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“But I say to you who hear, love your enemies, do good to those who hate you.”Luke 6:27
The first time new Christians encounter this verse in the Bible, they likely think to themselves, “Say what!” Whether it’s the person who belittles you at the office or the worksite, the rich neighbor who treats you condescendingly, or the bully at school, the answer, the command that Jesus gives to us in response to such treatment is to love them as we love ourselves and do good to them.
But how do we force ourselves to love someone? After all, Jesus is not looking for mere outward actions of convenience but actions based on authentic love that emanates from one’s heart. Malcolm Tolbert put it this way regarding Christian love: “It is a way of living with and relating to other human beings. We can act in creative, helpful, and redemptive ways toward people for whom we do not feel attracted– even toward those who are hostile and vindictive.”
I was 12-years-old when my parents decided to reveal to me that I was an adopted child. While it did not change my love for my father and mother, it brought to light why my brother, grandmother, and many other extended family members treated me like an outsider. My grandmother, my only living grandparent, even referred to me as “the other one.” For years, I returned that same level of disdain those family members held towards me.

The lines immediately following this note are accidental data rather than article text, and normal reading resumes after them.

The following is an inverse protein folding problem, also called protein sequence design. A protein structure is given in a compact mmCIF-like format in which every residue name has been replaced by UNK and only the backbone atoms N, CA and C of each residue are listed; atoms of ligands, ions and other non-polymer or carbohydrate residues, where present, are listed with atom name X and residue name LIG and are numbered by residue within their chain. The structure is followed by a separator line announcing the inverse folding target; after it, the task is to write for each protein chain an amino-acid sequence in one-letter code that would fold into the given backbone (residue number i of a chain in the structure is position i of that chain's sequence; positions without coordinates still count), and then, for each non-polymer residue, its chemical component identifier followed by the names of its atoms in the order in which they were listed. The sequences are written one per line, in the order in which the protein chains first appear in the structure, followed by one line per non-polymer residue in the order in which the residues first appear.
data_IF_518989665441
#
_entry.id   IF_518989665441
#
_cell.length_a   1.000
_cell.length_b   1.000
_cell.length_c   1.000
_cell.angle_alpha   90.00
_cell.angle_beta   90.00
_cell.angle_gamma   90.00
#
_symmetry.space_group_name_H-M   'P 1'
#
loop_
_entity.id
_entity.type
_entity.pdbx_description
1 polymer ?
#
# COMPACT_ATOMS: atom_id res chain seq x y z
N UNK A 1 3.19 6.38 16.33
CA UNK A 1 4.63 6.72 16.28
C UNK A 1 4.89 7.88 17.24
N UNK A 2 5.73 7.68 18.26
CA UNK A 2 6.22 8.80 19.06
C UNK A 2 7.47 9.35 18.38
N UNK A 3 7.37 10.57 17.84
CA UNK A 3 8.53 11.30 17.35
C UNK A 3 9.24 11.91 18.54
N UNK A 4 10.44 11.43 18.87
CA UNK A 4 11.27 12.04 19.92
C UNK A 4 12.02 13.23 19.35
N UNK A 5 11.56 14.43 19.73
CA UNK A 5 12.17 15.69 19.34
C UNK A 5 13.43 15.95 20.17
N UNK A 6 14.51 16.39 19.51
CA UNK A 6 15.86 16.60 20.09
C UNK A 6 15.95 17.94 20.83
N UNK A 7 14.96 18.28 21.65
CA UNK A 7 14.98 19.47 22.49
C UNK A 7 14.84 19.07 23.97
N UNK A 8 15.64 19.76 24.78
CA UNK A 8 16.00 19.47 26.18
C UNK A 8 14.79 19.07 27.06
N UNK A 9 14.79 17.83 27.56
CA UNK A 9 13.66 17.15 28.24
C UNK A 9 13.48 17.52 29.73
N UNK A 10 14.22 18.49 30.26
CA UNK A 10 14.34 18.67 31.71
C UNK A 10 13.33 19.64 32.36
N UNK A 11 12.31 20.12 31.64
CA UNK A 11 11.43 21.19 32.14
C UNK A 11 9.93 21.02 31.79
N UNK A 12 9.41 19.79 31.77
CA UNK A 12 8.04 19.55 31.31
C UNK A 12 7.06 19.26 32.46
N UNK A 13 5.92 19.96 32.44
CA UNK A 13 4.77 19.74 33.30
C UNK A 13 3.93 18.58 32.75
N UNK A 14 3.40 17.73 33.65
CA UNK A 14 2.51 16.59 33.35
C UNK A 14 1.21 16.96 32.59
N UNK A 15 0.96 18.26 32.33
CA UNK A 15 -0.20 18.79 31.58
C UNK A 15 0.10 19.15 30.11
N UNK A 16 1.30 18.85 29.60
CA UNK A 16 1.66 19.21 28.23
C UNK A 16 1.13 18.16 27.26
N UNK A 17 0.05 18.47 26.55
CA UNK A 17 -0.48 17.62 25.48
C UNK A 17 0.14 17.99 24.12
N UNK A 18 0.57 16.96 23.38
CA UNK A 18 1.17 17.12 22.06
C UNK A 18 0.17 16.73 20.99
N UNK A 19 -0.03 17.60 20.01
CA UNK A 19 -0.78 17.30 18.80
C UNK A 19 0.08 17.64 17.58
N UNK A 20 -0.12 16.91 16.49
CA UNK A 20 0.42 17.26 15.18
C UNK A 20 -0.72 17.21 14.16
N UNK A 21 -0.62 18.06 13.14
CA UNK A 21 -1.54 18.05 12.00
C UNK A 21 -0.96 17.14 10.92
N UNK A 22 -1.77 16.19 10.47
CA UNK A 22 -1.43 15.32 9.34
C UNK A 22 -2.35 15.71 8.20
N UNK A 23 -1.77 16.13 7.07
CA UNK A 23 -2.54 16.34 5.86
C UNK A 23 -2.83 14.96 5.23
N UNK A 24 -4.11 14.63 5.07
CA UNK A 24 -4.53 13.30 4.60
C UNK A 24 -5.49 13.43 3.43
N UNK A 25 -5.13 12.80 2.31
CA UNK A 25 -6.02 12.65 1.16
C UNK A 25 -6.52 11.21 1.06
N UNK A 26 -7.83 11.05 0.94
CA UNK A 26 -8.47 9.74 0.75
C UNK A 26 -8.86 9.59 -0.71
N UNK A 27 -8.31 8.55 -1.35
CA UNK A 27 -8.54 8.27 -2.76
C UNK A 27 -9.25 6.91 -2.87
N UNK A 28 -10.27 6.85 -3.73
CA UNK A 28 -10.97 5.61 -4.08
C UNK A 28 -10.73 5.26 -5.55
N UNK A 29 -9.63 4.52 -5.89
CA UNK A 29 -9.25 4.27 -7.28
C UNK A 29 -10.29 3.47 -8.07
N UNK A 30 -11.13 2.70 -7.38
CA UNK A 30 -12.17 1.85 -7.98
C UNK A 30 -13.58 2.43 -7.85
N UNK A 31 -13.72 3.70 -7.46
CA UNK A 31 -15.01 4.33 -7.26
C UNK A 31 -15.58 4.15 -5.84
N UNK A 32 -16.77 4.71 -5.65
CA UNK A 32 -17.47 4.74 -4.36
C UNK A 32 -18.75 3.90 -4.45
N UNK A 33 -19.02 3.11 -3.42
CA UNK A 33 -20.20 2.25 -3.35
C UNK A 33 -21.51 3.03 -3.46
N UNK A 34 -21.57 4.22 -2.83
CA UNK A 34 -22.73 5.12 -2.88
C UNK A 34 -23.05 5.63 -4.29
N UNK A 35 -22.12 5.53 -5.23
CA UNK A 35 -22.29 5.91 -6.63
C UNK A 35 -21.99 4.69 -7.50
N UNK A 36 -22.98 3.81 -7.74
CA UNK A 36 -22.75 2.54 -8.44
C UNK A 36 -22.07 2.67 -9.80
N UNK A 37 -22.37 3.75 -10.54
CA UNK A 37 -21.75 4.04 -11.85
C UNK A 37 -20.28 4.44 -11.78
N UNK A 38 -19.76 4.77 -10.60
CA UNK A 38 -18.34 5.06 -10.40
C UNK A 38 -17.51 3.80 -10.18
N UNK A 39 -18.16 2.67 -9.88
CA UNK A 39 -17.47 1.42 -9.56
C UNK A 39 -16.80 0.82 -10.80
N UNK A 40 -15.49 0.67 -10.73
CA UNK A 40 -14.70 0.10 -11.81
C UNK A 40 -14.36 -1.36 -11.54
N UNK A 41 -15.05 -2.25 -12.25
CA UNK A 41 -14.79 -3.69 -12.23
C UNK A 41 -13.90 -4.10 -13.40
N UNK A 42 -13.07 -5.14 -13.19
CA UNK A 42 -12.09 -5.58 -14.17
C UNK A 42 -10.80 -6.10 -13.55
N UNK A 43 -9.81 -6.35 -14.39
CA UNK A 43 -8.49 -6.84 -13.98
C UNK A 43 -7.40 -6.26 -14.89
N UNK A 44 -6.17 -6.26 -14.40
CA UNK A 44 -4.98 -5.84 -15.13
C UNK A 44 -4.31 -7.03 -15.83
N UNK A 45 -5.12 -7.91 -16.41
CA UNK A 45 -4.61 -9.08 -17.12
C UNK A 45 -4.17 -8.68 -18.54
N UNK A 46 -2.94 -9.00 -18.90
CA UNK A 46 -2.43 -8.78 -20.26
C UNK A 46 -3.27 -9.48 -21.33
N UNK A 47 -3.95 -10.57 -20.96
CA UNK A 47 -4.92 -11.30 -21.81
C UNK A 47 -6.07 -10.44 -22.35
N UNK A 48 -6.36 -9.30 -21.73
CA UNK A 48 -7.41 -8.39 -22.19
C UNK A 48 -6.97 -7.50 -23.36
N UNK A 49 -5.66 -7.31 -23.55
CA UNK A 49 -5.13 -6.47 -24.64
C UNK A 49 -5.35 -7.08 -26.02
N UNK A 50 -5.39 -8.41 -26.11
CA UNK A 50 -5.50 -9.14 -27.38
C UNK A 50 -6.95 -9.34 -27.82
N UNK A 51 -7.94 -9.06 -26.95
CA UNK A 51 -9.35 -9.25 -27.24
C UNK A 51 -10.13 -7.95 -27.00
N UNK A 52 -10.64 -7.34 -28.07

As time moved forward after I accepted Jesus as my Savior and Lord, I learned the value and importance of turning my aggravation, my bitterness into love for those family members. It was not easy, and it did not happen overnight, but it did come to pass. I learned to forgive and love despite that love was never reciprocated. I learned that where they fell short, God made up the difference in my heart and in ways that go beyond what words can describe.
By learning to love our enemies, which never comes easy I might add, and doing good to those who hate us, we realize that doing so prevents our hearts from being shackled by bitterness and hate. Instead, it stays wrapped in the warmth of God’s perfect love. It is a beautiful reminder of the words found in Romans 5:8) that state, “For while we were yet sinners, Christ died for us.” In other words, while we had disdain for God and a total disregard for His word, He died our death so that we might live His life. Wow!
When it comes to loving those who hate or otherwise persecute us, let us recall that Jesus willingly suffered and died on a cross out of love for those who persecuted Him. Besides, when our heart is enslaved by bitterness, resentment, and downright hatred, it obstructs our ability to be an effective witness for Christ, especially to those who need to know Him most, those who hate and persecute us. The Bible says that faith, hope, and love remain and the greatest of which is love. Therefore, love your neighbor as yourself and set yourself free.
Tolbert, M. O. (1970). Luke. C J. Allen (ed.). The Broadman Bible Commentary (Vol. 9). (pp. 1-188). Nashville, TN: Broadman Press.
Unless otherwise noted, all Scripture is taken from the New American Standard Bible®, Copyright © 1960, 1962, 1963, 1968, 1971, 1972, 1973, 1975, 1977, 1995 by The Lockman Foundation. Used by permission.
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